URI Grad Reflects On College Experience, Following Passions
Andrew Pilkington is an aspiring film director with Cerebral Palsy. HooplaHa named him "Awesome Person of the Week" in February 2013 while he was a student at The University of Rhode Island. He recently graduated with a degree in Film Studies and writes about his college experience.
It feels great to have graduated from college, but it is more than just having the degree. The sense of accomplishment I feel comes from having performed so well in college. In other words, I didn't just go and show up for four years. I had a 3.7 GPA and at the end of my senior year I won the Film Excellence Award based on my academic record and my film work.
When I decided to attend the University of Rhode Island, I was hoping to have more social life -- something I never had the chance to experience in high school. I had a lot of friends and I went to parties and all the other things that students do at college. After a while, it became kind of old. I found that I became much more focused on my career - finding professional opportunities and building my film and video portfolio. I had a job while I was in college, working for the School of Communications doing all of the video editing for their promotional work. I'm glad I did that work and I loved every minute of it.
My favorite memory while at URI was one night when I was at a party with some friends. They were helping me walk up some outdoor stairs when a cop happened to drive by. He stopped us and asked me, “How much had you had to drink?” I said, “I’m not drunk at all. I always walk like this. I have Cerebral Palsy.” The cop felt so terrible, he got out of his cruiser and used his flashlight to illuminate the walkway for me! It was the funniest moment I had while at URI.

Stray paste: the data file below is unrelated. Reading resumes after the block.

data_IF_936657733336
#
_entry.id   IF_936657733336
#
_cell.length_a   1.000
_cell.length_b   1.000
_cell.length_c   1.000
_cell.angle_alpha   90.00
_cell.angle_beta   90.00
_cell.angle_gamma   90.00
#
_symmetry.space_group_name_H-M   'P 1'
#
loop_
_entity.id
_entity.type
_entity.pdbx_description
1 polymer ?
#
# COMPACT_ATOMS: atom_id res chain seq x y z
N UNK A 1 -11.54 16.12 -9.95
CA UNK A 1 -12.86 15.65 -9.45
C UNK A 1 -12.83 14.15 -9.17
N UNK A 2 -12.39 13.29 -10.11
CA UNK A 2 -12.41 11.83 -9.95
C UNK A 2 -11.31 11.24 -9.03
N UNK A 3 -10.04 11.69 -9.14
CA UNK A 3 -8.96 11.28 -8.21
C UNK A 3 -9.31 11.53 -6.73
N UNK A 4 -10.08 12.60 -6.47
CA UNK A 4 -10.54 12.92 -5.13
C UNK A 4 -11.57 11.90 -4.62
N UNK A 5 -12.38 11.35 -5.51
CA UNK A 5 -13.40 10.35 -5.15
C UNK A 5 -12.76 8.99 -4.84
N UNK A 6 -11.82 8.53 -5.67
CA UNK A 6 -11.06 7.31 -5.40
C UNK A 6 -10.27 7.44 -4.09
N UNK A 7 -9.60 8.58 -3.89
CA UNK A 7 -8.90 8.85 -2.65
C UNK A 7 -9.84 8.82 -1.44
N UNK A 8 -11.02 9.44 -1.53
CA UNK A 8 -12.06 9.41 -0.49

I had a negative experience but I was able to use it to my advantage. I had served on the student government during my four years at URI. During one election season, the president of the student government and I were supporting different candidates. My candidate won, but I learned how politics works when the outgoing president publicly slandered my reputation and prevented me from becoming the Campus Affairs Chairman in my senior year. I used that experience as the basis for a feature-length film called "Good Friday" that I made my senior year. I wrote the screenplay and directed a cast and crew of 80 people. It was that film work which enabled me to win the Film Department prize. So, I always try to make the best out of a situation.
I never make excuses for why I can't do something. I always find a way to get involved no matter what. I coached intramural volleyball and soccer so even though I couldn't play, I would be on the side telling the players what to do. I'm comfortable in that role but I like to think I am a nice boss.
My approach to dealing with my disability is to never let it prevent me from getting involved in anything I want to do. Of course, it depends on the specific challenges a person might be facing, but I suggest branching out by joining various clubs and activities. Get to know as many people as you can. Being social and having fun really enhanced my college experience.
I decided that I wanted to make movies when I attended the Sundance Film Festival with my mom in 2006. Before that I was thinking more about TV. When I'm making movies, I do everything from writing the screenplay, hiring the cast and crew, directing, and editing the film. When I am talking with one or two people, I give the the direction myself but when I need to address the entire cast, I have an assistant who I work with to make sure everyone understands what I'm saying. I don't want to waste time repeating myself or risking that someone doesn't understand me. So I'm just practical about when it makes sense for someone else to help out.
I love to make movies because of creating something that didn't exist before and the fun of having all these people working together and the only reason that they are there is that you set the whole thing up. You made it happen.